Kung Fu Dreams
We have written a few times about Kung Fu in Chengdu on this site and the word has spread slowly that a school exists here that teaches the “real” gong fu that kids all over the world dream of. Just recently, one of those kids showed up at Master Li Cuan’s door via KnowledgeMust’s placing service, a 20 year old French kid named Hugo Boue from a tiny town in the Provence. Hugo is one of those special students that has the determination to go with his dreams. A lot of us would love to train with a master, but how many of us would hunt down a school, save the cash for a plane ticket and the tuition, fly out there and then, upon arrival, train hard every day?
The truth is, more and more of us.
Martial arts training is exploding across the Western world and not just in the traditional arts of karate, taikwondo or gong fu, but in all the world’s styles, from Brazilian Jiujitsu to Thai Boxing to Burmese Bando and other styles and combinations of styles. There is no one reason for the spike in interest in martial arts fighting, but a confluence of reasons, really. MMA blew up in the US with the UFC and the Gracie Brothers, so the whole idea of training different styles and combining them to create a powerful martial art hit the brainstems of millions of young people through televised UFC fights. Movies like Kill Bill and Crouching Tiger, Hidden Dragon brought martial arts to us in a whole new way.
But there is also something much more difficult to describe at foot. Western culture in general is tense and prone to outbursts of violence, much more so than Chinese culture in my opinion. The media plays a role in this, but not the only role … the true nature of violence in the West and its nature vis a vis other cultures is a topic for another time. For now, let’s get back to Hugo, the special student.
Gong Fu in the Family
For Hugo, the first taste of gong fu came from his mother, who taught him Mei Hua Cuan forms when he was just a little guy. After that he took karate and taekwondo classes like so many other little boys and girls and learned how to get beat up by his older brother, who was also studying martial arts.
“I trained a lot with my brother,” Hugo told me while taking a rest at Master Li Cuan’s school. “Nothing too intense, just playing around, trying to do good movements. It didn’t matter if we punched hard or not … I was beaten many times by him, I think I received more than 30 stitches from my brother. Many kicks to my head and body.”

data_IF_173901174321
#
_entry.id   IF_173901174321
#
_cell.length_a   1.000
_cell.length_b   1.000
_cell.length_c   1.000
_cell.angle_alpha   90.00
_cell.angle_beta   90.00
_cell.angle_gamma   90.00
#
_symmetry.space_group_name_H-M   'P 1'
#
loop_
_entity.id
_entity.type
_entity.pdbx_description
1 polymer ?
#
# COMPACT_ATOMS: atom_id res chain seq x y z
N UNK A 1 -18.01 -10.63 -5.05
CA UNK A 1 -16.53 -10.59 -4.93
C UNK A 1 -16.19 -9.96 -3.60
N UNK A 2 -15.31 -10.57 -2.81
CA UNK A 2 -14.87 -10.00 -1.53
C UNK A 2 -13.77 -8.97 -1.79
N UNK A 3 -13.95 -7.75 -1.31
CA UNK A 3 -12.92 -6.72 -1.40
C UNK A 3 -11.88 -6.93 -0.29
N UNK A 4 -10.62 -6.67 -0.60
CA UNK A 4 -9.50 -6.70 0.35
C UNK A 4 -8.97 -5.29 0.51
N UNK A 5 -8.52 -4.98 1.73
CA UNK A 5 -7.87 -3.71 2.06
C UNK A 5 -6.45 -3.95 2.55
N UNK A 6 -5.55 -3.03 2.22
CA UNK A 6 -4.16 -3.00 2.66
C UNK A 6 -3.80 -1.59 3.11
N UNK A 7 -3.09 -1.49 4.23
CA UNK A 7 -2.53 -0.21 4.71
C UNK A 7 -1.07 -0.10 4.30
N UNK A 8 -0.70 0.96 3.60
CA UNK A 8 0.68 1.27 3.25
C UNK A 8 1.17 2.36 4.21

What older brother’s always fail to understand is that each lopsided beating dealt out in youth will come back tenfold in humiliation when the younger brother rises up and throws down his oppressor. Happened to Hugo’s brother; happened to me too. But Hugo looks back on those beatings as the first in a series of tests that would lead him to embrace martial arts completely by the age of 18.
The next test was weed and women. We all know how tough that one is. For four or five years Hugo struggled against these mighty enemies, before finally reaching an armistice that allowed him to continue on his gong fu path. By the time Hugo left high school, it had become clear to him that business school, a job in the suburbs, and puffing joints at night watching a sitcom while wifey cooks up some cordon bleu was not for him.
For Hugo it would be the Path of the Warrior.
Pain and Suffering
After a brief stint at the Dojo du Grenelle in Paris, Hugo decided to train at the source. So he checked online for Shaolin schools and found the International Academy of Shaolin (Kunyu Shan), near Yantai, in Shandong Province. The fee was roughly 400Euros a month, with small discounts for longer stays. Hugo planned on staying for six months, from January to June 2011. He got his visa, paid the tuition, boarded the flight and headed to Yantai for some serious gong fu training.
“The training there was very hard. When I first arrived, I thought it looked like a jail. We woke up at 5am and ran all morning, did power stretching, forms and then punched and kicked trees for hours.”
For those of you who are just kinda reading along and sipping tea/coffee, let me remind you that Yantai sits on the northern coast of the Yellow Sea, which is in the far north of China. This particular part of the story takes place in January and February of 2011. So imagine punching very hard stuff every day for hours in the blistering cold.
Done? Ok let’s continue.